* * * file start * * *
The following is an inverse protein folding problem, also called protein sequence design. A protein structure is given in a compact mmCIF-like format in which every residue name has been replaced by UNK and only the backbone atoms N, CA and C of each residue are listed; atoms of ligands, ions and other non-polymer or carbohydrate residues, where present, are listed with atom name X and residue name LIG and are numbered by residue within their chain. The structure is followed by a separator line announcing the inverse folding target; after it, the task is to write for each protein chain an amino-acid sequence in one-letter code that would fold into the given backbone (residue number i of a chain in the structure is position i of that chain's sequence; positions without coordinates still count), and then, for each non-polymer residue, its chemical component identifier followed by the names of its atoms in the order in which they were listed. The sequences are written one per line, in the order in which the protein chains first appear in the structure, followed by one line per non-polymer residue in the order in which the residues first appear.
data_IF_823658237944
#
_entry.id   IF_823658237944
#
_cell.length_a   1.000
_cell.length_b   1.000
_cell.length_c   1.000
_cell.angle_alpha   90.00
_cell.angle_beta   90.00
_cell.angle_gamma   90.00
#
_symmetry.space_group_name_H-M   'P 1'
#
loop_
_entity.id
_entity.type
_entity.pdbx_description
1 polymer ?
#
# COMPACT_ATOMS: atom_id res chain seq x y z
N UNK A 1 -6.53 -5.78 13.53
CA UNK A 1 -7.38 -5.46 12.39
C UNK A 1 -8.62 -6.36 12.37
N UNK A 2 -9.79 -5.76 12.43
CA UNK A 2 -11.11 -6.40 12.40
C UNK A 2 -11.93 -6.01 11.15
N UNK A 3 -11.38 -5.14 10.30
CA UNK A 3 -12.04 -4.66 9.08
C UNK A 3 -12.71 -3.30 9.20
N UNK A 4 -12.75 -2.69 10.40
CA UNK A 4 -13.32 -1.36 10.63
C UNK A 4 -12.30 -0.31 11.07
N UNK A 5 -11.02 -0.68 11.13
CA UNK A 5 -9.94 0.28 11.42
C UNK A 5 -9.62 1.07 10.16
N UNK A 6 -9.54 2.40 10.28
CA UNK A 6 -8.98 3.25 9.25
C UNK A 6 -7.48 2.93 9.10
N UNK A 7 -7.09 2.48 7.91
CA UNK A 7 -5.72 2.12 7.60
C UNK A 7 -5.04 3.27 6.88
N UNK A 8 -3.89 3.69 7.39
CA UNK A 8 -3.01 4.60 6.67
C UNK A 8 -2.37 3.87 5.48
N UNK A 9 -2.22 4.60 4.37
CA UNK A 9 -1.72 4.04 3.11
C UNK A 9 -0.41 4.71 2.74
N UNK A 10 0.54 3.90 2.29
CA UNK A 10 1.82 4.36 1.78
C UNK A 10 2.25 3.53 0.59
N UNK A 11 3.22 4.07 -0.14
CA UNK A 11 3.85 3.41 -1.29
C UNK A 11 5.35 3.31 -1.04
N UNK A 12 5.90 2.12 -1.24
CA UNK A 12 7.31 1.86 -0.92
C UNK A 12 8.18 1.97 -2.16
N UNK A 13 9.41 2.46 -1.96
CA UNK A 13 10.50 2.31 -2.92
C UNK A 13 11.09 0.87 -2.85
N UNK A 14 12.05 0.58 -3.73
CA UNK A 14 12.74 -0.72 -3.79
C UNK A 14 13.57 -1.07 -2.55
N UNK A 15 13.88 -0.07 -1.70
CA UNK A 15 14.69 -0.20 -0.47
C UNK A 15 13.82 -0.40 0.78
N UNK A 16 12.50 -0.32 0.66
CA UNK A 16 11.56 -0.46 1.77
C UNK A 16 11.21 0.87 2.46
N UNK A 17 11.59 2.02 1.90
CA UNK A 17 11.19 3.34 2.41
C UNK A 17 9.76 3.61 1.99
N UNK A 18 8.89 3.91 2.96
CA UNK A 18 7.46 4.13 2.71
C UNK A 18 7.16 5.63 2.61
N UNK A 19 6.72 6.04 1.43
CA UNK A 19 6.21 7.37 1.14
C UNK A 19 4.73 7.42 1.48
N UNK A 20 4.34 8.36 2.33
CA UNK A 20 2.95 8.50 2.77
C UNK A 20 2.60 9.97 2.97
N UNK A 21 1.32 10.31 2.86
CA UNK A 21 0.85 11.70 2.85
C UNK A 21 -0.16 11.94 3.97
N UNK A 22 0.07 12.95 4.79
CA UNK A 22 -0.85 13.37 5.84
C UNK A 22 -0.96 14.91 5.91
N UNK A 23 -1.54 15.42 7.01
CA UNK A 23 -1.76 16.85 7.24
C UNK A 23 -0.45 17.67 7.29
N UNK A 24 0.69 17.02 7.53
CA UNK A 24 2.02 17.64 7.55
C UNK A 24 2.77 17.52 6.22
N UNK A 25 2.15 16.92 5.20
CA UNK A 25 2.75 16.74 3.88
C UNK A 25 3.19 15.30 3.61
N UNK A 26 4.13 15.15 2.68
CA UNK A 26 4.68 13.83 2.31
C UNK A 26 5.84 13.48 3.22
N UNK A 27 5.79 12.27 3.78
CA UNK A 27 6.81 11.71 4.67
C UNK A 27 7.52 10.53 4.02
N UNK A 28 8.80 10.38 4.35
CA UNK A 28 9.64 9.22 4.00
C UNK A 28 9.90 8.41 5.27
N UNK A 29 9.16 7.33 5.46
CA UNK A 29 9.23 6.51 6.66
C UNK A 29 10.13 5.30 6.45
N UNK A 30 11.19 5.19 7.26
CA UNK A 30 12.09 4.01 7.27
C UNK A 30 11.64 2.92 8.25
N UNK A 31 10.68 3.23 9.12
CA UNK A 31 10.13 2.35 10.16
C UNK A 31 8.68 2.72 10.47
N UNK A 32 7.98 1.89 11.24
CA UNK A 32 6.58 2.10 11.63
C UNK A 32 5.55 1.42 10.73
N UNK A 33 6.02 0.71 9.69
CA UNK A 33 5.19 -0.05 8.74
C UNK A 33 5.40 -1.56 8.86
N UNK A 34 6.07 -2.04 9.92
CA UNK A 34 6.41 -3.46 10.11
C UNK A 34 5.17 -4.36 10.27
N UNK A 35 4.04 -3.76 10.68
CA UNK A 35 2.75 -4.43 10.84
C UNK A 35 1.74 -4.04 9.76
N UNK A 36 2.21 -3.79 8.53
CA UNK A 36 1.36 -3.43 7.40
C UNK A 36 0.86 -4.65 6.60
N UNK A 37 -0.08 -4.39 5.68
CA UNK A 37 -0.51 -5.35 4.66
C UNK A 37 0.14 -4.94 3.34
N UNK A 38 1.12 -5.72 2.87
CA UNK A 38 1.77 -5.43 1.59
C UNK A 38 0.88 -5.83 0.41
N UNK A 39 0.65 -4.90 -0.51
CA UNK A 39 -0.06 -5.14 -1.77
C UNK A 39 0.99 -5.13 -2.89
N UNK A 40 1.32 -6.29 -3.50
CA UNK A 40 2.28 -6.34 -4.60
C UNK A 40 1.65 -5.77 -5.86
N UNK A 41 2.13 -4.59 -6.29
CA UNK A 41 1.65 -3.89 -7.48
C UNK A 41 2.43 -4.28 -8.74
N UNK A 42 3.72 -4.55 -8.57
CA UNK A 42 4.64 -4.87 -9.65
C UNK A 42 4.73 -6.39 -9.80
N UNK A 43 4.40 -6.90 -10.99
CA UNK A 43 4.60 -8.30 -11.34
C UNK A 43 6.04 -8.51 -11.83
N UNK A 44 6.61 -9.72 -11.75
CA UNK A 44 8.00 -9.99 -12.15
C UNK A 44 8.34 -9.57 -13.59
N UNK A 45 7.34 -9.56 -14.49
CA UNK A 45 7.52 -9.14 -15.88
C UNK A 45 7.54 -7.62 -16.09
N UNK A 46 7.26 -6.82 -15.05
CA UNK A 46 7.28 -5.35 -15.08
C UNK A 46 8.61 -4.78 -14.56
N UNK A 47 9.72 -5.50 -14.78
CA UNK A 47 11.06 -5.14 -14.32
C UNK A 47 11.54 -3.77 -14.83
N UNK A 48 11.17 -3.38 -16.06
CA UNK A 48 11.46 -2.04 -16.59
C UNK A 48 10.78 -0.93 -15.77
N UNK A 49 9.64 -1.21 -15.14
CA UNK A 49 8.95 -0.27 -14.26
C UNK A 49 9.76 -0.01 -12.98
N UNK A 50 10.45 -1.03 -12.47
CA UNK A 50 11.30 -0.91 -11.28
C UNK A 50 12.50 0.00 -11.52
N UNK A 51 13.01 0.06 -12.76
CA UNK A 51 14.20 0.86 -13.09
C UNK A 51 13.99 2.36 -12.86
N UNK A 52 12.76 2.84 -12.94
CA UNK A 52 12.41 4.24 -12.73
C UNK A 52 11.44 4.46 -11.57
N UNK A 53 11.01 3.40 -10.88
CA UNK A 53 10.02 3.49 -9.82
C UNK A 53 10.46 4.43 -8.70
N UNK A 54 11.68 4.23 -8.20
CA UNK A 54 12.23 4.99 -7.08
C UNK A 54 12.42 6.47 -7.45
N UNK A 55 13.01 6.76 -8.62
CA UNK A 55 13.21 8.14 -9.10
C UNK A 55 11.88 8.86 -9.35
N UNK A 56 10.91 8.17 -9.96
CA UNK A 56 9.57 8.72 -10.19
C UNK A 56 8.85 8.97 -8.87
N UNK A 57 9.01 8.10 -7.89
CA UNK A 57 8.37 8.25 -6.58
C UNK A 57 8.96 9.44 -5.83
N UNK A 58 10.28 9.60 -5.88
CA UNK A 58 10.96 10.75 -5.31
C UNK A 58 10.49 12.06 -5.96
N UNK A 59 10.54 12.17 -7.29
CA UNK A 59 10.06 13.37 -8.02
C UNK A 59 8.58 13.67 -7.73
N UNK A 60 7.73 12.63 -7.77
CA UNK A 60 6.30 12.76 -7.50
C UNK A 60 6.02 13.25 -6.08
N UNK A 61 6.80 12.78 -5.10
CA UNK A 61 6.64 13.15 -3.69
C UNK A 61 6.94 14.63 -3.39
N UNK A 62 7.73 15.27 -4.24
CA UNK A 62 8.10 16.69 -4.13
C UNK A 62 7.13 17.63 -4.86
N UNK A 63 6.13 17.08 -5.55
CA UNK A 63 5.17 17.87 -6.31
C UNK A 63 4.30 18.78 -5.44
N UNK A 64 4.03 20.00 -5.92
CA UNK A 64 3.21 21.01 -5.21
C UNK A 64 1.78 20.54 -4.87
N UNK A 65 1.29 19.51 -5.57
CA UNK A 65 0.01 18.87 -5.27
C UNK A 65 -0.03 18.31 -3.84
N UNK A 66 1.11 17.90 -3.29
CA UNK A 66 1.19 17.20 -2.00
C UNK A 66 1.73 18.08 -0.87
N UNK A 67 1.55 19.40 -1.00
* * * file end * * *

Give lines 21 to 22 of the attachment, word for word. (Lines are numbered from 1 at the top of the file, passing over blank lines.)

# COMPACT_ATOMS: atom_id res chain seq x y z
N UNK A 1 -6.53 -5.78 13.53